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Hidden surface removal (HSR) and its algorithms

Hidden surface removal algorithms, Depth-Buffer Algorithm, Ray-casting Algorithm in hidden surface removal, Elucidate Painter’s Algorithm

Hidden surface removal (HSR) and its algorithms


In 3D computer graphics, hidden surface determination (also known as hidden surface removal (HSR), occlusion culling (OC) or visible surface determination (VSD)) is the process used to determine which surfaces and parts of surfaces are not visible from a certain viewpoint. A hidden surface determination algorithm is a solution to the visibility problem, which was one of the first major problems in the field of 3D computer graphics. The process of hidden surface determination is sometimes called hiding, and such an algorithm is sometimes called a hider. The analogue for line rendering is hidden line removal. Hidden surface determination is necessary to render an image correctly, so that one cannot look through walls in virtual reality.


Hidden surface determination is a process by which surfaces which should not be visible to the user (for example, because they lie behind opaque objects such as walls) are prevented from being rendered. Despite advances in hardware capability there is still a need for advanced rendering algorithms. The responsibility of a rendering engine is to allow for large world spaces and as the world’s size approaches infinity the engine should not slow down but remain at constant speed. Optimising this process relies on being able to ensure the deployment of as few resources as possible towards the rendering of surfaces that will not end up being rendered to the user.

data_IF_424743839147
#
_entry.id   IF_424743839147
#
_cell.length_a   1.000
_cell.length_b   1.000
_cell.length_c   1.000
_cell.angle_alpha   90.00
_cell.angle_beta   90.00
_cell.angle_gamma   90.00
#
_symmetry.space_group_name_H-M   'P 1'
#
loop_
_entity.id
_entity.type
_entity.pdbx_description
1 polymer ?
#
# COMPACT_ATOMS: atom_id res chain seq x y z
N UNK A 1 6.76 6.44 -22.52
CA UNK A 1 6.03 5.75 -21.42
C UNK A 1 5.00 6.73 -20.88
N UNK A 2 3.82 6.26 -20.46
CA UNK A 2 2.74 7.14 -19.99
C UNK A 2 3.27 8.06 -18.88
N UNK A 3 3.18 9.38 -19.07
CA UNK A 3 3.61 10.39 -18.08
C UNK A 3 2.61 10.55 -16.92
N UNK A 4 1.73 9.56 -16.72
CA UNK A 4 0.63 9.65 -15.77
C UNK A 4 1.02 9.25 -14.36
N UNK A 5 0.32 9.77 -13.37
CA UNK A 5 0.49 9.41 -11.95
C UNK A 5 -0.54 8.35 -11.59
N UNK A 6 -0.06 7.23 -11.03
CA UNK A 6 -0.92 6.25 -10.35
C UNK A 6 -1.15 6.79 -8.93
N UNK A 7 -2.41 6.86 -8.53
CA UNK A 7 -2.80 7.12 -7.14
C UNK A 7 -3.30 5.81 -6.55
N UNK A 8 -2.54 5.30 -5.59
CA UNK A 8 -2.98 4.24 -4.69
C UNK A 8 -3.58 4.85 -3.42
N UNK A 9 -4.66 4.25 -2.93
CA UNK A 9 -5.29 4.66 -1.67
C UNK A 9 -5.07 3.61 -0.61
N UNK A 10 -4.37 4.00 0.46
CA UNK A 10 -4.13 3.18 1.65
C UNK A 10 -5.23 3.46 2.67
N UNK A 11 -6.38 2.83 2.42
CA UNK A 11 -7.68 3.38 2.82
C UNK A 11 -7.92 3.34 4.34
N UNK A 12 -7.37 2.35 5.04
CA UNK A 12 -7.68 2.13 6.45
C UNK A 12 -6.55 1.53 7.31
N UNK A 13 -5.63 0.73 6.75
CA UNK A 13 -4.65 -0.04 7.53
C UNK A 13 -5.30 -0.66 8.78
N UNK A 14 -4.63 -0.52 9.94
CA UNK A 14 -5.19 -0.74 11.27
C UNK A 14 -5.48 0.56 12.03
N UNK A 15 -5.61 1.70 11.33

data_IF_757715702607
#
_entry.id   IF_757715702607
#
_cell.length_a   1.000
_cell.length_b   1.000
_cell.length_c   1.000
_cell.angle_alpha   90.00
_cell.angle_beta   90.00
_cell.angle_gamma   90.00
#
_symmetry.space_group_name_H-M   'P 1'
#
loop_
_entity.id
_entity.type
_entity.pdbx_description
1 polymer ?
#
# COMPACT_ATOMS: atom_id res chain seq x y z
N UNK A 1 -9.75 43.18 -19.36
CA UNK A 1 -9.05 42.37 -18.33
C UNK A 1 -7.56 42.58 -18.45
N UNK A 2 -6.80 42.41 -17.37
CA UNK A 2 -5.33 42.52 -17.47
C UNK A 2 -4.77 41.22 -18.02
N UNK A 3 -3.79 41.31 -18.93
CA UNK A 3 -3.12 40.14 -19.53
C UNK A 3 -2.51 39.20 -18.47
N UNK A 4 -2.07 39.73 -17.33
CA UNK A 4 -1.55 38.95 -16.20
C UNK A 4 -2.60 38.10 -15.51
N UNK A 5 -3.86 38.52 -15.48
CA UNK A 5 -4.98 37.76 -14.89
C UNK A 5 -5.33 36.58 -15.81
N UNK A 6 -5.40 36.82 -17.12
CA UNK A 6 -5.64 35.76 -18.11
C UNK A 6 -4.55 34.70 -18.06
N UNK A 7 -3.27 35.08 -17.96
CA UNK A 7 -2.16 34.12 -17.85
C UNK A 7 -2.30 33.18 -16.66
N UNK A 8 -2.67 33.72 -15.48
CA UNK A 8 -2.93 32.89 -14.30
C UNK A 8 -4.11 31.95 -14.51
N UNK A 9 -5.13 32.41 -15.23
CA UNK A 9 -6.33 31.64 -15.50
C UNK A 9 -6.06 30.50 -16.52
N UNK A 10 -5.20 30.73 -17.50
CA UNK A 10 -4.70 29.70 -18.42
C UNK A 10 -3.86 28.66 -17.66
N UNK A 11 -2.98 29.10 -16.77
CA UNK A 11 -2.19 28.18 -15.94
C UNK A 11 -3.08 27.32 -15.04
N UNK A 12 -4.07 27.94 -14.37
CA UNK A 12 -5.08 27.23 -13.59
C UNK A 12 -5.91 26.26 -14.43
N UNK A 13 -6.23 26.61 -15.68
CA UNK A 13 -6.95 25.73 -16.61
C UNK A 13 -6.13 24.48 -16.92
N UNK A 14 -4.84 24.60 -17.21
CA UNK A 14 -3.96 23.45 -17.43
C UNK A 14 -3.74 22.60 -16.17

There are many techniques for hidden surface determination. They are fundamentally an exercise in sorting, and usually vary in the order in which the sort is performed and how the problem is subdivided. Sorting large quantities of graphics primitives is usually done by divide and conquer.


Hidden surface removal algorithms

Considering the rendering pipeline, the projection, the clipping, and the rasterization steps are handled differently by the following algorithms:


Z-buffering :


During rasterization the depth/Z value of each pixel (or sample in the case of anti-aliasing, but without loss of generality the term pixel is used) is checked against an existing depth value. If the current pixel is behind the pixel in the Z-buffer, the pixel is rejected, otherwise it is shaded and its depth value replaces the one in the Z-buffer. Z-buffering supports dynamic scenes easily, and is currently implemented efficiently in graphics hardware. This is the current standard. The cost of using Z-buffering is that it uses up to 4 bytes per pixel, and that the rasterization algorithm needs to check each rasterized sample against the z-buffer. The z-buffer can also suffer from artifacts due to precision errors (also known as z-fighting), although this is far less common now that commodity hardware supports 24-bit and higher precision buffers.


Coverage buffers (C-Buffer) and Surface buffer (S-Buffer):